We’ve seen a run of honorable efforts from the music industry to mitigate the economic impact of COVID-19 for its worst hit citizens in the past couple of weeks.
Germany’s GEMA set the standard by launching an emergency fund worth up to $43m for songwriters and composers, while efforts in a similar vein have come from fellow licensing orgs such as the UK’s PRS For Music and France’s SACEM.
Meanwhile, Universal Music Group has launched a multi-million dollar effort to help its artists, songwriters and partners, while everyone from UMG to Warner Music Group, Amazon Music, Spotify, TIDAL, the Jackson Estate, Pandora / SiriusXM and YouTube Music have made sizeable contributions to US-based industry relief body MusiCares.
Spotify has announced its own unilateral effort, which will see the digital service donate up to $10m to Coronavirus-related causes. That’s ‘up to’ as, in addition to an undisclosed donation to the likes of MusiCares and the UK’s Help Musicians, Spotify says it will match individual donations pledged via its own website.
“Michael Rapino, CEO and President of Live Nation, and his family have personally donated $250,000 to the Crew Nation fund.”
Yesterday (March 31), Live Nation Entertainment – one of the music industry’s hardest hit companies by COVID-19 for obvious reasons – announced its own efforts to bring aid to those whose incomes have been devastated by the virus.
The company has launched Crew Nation, which will see LNE contribute an initial $5m to a fund designed to help touring and venue crews who have been temporarily left out of work by the cancellation and closure of shows.
In addition to this, mirroring Spotify’s charitable model, Live Nation will match up to another $5m, dollar for dollar, donated by artists, fans and employees via the Crew Nation website.
Michael Rapino, CEO and President of Live Nation (pictured), and his family have personally donated $250,000 to the Crew Nation fund.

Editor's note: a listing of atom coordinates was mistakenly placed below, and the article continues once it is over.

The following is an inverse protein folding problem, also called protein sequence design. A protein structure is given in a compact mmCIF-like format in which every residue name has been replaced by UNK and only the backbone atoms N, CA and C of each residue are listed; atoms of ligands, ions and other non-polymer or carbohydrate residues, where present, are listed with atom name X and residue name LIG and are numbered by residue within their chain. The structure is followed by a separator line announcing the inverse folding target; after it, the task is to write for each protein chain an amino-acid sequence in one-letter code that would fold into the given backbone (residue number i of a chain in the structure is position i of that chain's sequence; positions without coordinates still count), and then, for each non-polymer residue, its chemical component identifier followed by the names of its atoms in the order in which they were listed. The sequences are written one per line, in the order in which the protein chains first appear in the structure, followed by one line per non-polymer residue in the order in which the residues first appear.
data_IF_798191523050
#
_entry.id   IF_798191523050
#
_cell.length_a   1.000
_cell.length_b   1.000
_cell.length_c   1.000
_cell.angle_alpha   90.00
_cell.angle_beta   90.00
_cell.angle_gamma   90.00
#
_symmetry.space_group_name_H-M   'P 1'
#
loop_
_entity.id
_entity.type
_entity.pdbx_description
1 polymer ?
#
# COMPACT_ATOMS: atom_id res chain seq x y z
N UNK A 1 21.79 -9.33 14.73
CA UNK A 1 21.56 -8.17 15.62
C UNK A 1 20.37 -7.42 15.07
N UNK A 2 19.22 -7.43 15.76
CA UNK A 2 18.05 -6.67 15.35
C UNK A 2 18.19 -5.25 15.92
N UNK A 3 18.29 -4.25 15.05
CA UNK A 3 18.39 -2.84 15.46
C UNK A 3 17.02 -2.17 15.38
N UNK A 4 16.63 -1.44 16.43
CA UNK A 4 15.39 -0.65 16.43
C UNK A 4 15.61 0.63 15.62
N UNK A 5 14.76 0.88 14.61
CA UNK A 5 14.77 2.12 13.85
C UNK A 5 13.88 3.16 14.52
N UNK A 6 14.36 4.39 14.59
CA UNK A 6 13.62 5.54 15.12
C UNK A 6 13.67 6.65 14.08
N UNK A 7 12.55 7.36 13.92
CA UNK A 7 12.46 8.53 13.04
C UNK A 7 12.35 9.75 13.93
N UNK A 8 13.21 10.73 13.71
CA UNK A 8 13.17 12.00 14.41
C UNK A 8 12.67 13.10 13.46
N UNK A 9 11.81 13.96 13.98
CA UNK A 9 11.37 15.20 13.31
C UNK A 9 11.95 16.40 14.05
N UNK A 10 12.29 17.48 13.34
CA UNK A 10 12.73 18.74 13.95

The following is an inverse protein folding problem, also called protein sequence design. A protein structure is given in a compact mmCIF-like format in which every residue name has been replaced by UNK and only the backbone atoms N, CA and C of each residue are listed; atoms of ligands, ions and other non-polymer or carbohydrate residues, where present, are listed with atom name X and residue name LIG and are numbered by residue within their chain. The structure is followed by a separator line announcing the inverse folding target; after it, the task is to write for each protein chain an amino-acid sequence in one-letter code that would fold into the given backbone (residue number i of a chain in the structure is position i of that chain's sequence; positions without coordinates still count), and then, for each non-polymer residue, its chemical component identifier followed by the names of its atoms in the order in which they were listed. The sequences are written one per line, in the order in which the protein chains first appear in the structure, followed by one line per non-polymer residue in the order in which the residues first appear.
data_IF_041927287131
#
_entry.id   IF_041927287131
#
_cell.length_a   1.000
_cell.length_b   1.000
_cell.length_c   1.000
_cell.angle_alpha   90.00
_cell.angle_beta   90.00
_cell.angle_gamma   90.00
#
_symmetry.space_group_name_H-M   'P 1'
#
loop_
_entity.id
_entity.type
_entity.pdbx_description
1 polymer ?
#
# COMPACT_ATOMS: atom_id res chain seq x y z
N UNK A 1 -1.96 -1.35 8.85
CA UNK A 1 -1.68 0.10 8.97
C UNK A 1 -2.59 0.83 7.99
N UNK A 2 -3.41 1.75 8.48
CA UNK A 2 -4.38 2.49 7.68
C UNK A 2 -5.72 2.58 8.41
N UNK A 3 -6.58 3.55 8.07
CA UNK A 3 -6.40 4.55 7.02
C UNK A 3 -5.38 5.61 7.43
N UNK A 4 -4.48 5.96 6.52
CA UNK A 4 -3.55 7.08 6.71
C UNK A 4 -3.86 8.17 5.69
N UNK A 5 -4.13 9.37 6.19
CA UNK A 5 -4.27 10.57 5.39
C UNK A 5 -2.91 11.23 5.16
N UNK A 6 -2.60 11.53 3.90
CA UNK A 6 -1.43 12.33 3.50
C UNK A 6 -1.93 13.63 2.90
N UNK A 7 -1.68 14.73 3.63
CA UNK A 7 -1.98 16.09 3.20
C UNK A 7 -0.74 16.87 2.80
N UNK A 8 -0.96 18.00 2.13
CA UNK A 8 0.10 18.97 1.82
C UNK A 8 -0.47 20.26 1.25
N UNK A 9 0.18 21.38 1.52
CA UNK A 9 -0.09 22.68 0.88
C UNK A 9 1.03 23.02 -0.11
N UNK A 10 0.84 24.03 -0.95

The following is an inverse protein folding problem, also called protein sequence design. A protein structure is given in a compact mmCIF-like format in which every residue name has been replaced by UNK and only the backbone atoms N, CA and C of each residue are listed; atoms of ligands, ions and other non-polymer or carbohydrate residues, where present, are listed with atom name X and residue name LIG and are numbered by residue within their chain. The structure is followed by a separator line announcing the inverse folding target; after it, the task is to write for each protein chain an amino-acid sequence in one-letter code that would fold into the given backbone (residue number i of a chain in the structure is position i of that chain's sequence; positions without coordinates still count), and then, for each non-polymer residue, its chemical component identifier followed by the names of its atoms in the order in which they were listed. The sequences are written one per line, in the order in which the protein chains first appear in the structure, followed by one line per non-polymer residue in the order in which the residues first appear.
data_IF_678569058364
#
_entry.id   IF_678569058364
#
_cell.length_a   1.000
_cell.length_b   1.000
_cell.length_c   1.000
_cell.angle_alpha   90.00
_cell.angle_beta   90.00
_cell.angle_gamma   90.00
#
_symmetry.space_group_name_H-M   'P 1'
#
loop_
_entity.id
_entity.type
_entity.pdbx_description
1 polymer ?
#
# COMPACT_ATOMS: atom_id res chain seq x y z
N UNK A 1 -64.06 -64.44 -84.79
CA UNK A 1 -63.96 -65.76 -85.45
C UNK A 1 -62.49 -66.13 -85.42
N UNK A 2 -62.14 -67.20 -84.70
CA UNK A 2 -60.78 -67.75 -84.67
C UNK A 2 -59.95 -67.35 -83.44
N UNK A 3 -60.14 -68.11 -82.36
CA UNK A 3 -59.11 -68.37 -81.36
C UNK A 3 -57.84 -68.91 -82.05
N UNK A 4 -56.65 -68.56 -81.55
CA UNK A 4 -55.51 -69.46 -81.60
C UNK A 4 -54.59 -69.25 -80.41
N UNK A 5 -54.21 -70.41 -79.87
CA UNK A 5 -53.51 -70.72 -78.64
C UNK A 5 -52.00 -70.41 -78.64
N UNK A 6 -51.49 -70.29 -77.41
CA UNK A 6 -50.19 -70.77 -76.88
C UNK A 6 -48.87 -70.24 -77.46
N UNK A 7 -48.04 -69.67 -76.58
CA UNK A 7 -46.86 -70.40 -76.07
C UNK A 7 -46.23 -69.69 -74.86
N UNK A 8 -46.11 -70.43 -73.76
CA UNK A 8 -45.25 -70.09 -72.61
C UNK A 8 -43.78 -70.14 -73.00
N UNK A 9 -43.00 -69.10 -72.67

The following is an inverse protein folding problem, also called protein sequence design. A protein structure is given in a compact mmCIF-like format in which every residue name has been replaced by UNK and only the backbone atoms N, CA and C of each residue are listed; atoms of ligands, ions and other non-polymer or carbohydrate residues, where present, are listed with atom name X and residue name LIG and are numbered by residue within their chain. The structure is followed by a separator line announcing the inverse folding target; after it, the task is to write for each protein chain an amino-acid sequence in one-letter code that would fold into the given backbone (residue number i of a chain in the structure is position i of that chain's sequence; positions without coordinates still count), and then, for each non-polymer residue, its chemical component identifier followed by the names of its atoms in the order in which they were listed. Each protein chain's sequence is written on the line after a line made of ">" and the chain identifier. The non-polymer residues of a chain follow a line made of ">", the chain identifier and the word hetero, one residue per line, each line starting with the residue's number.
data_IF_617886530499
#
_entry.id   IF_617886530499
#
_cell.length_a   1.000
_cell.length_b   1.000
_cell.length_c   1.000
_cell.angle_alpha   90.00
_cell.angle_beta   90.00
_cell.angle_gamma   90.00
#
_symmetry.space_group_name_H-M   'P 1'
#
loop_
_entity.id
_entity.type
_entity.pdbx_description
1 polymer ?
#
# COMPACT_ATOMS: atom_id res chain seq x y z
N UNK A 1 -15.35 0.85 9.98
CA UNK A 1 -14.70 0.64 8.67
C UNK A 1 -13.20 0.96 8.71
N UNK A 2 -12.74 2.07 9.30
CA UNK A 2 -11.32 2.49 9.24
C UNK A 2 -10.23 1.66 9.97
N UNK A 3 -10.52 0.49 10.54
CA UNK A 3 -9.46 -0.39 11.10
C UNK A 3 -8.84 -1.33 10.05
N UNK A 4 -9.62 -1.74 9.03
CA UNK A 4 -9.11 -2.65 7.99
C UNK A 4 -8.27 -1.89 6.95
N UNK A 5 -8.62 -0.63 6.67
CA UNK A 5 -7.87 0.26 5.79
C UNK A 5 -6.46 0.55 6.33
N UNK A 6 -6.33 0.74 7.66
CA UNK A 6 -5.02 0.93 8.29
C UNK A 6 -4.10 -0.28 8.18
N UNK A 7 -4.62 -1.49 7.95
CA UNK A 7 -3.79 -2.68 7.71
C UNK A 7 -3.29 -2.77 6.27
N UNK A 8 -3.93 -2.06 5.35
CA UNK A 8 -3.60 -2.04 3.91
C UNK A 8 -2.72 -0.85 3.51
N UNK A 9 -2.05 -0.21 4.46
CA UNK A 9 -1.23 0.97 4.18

In a statement, Live Nation said: “Live music inspires millions around the world, but the concerts we all enjoy wouldn’t be possible without the countless crew members working behind the scenes.
“Crew members are the backbone of the live music industry, and we hope you’ll join us in supporting them through this temporary intermission until we can once again unite millions around the world through the power of live music.”
Live Nation statement
“As COVID-19 puts concerts on pause, we want to extend a helping hand to the touring and venue crews who depend on shows to make a living. Crew Nation was created to do just that.”
It added: “Crew members are the backbone of the live music industry, and we hope you’ll join us in supporting them through this temporary intermission until we can once again unite millions around the world through the power of live music. Crew Nation is powered by Music Forward Foundation, a charitable 501c3 organization, that will be administering the fund.”
Tencent Holdings, which just led a consortium to acquire 10% of Universal Music Group, has launched a $100m fund for COVID-19 relief efforts.
Another company donating $100m is Netflix, which, like Live Nation in music, is targeting this money at freelance crew members who have been left out of work in the film and TV industry.
Netflix Chief Content Officer Ted Sarandos explained: “We are only as strong as the people we work with, and Netflix is fortunate to be able to help those hardest hit in our industry through this challenging time.”Music Business Worldwide